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  1. Philip VI, byname Philip Of Valois, French Philippe De Valois, (born 1293—died Aug. 22, 1350, near Paris), first French king of the Valois dynasty. Reigning at the outbreak of the Hundred Years’ War (1337–1453), he had no means of imposing on his country the measures necessary for the maintenance of his monarchical power, though he continued the efforts of the 13th-century Capetians ...

  2. 04/06/2017 · So, in May of 1328, Philip of Valois became King Philip VI of France. In August of that year, the count of Flanders appealed to Philip for help in putting down a revolt. The king responded by sending his knights to slaughter thousands at the Battle of Cassel. Not long after that, Robert of Artois, who had helped Philip secure the crown, claimed ...

  3. Philip I, (born 1052—died July 29/30, 1108, Melun, France), king of France (1059–1108) who came to the throne at a time when the Capetian monarchy was extremely weak but who succeeded in enlarging the royal estates and treasury by a policy of devious alliances, the sale of his neutrality in the quarrels of powerful vassals, and the practice of simony on a huge scale. Philip was the elder ...

  4. philip ii, byname philip augustus, french philippe auguste, (born august 21, 1165, paris, france—died july 14, 1223, mantes), the first of the great capetian kings of medieval france (reigned 1180–1223), who gradually reconquered the french territories held by the kings of england and also furthered the royal domains northward into flanders and …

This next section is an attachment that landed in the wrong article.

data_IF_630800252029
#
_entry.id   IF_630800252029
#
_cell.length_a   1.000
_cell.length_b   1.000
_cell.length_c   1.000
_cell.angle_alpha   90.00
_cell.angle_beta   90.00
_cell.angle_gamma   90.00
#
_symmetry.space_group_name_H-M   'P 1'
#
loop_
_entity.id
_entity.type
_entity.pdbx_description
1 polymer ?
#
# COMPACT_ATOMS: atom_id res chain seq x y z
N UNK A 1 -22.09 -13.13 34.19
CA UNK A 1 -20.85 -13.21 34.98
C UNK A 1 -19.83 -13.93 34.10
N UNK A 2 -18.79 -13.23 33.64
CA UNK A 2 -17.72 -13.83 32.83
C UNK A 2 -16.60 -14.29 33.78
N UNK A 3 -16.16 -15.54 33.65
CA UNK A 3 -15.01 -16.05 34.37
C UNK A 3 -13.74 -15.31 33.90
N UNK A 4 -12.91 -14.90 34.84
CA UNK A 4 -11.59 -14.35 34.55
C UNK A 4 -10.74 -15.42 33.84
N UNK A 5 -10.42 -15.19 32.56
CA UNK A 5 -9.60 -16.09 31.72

5. 13/08/2021 · c. 1293 – January 3, 1322. Philip V of France was born in 1293 to King Philip IV and Queen Joan. As the couple’s second son, Prince Philip wasn’t expected to inherit the French throne. Instead, it would go to his elder brother, Louis. Despite his standing, the king gave his son political power as the Count of Poitiers in 1311.

  6. Philip IV of France (April–June 1268 – 29 November 1314), called the Fair (French: le Bel ), son and successor of Philip III, reigned as King of France from 1285 until his death. He was the husband of Joan I of Navarre, by virtue of which he was King of Navarre (as Philip I) and Count of Champagne from 1284 to 1305.

  7. Philip became king of France in 1284, shortly after his marriage to Jeanne, heiress of Navarre and Champagne. Philip’s bride brought with her a territory nearly the size of her husband’s, which she managed in her own right. More importantly, she seems to have loved him and he her.